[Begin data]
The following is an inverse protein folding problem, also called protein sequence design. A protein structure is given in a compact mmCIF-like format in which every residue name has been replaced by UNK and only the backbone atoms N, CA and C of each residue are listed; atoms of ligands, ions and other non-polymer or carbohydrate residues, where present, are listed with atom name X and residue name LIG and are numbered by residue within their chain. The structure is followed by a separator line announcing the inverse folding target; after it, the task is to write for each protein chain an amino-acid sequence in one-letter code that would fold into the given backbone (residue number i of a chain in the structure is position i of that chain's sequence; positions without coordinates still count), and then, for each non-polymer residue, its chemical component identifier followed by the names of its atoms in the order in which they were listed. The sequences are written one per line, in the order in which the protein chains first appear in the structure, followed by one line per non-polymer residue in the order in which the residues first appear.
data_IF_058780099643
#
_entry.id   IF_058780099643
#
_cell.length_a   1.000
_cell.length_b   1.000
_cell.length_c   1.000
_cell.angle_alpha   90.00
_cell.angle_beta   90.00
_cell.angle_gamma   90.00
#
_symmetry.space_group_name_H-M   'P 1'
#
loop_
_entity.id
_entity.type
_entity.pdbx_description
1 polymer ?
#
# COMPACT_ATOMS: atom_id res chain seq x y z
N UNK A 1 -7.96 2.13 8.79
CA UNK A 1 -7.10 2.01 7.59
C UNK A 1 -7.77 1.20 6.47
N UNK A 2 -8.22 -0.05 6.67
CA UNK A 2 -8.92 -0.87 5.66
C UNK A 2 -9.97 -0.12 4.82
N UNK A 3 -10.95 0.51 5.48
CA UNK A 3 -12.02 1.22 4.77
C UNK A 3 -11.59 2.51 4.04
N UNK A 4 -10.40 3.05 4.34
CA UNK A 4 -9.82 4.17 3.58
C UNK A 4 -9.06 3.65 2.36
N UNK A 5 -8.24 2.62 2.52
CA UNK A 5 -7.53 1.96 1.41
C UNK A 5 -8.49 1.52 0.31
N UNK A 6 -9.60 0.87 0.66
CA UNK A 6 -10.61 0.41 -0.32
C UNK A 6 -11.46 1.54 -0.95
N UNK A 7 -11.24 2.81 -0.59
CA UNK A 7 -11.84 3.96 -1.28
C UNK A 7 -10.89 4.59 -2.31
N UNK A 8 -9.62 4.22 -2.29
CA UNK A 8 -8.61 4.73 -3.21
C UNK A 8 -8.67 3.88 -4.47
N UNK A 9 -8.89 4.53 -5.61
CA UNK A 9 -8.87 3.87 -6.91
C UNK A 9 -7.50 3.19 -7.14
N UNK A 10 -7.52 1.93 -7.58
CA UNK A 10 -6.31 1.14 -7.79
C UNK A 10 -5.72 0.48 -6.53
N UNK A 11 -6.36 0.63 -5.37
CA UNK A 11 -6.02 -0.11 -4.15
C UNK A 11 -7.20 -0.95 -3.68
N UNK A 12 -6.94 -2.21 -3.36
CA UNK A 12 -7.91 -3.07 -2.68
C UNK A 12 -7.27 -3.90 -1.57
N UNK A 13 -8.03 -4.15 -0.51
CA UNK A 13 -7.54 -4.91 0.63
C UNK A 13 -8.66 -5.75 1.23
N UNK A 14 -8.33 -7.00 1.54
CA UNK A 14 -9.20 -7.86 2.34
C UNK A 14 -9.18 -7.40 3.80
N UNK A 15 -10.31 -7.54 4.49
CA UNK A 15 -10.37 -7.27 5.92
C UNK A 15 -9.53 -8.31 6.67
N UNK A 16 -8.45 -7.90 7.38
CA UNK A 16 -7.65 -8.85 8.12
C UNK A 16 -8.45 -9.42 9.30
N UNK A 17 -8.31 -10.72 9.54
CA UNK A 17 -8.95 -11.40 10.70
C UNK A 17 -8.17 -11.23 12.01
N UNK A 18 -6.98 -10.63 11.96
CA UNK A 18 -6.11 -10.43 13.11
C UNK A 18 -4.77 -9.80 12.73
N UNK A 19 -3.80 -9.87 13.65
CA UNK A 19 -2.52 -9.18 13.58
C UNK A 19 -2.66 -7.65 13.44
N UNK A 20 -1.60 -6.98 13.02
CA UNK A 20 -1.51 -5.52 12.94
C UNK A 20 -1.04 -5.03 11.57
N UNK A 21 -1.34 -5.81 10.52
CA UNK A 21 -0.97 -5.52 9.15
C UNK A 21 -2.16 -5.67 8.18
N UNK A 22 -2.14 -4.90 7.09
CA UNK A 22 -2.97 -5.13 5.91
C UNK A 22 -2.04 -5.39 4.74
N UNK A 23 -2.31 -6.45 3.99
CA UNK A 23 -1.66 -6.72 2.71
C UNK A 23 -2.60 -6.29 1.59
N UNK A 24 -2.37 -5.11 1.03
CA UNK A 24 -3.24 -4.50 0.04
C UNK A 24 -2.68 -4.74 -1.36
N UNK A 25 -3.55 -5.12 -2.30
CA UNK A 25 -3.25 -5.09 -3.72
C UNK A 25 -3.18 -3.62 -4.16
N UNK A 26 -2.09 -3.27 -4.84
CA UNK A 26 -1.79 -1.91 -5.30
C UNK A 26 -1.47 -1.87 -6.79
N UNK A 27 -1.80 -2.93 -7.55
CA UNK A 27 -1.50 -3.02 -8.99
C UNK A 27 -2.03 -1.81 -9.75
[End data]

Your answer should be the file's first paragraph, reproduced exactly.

The following is an inverse protein folding problem, also called protein sequence design. A protein structure is given in a compact mmCIF-like format in which every residue name has been replaced by UNK and only the backbone atoms N, CA and C of each residue are listed; atoms of ligands, ions and other non-polymer or carbohydrate residues, where present, are listed with atom name X and residue name LIG and are numbered by residue within their chain. The structure is followed by a separator line announcing the inverse folding target; after it, the task is to write for each protein chain an amino-acid sequence in one-letter code that would fold into the given backbone (residue number i of a chain in the structure is position i of that chain's sequence; positions without coordinates still count), and then, for each non-polymer residue, its chemical component identifier followed by the names of its atoms in the order in which they were listed. The sequences are written one per line, in the order in which the protein chains first appear in the structure, followed by one line per non-polymer residue in the order in which the residues first appear.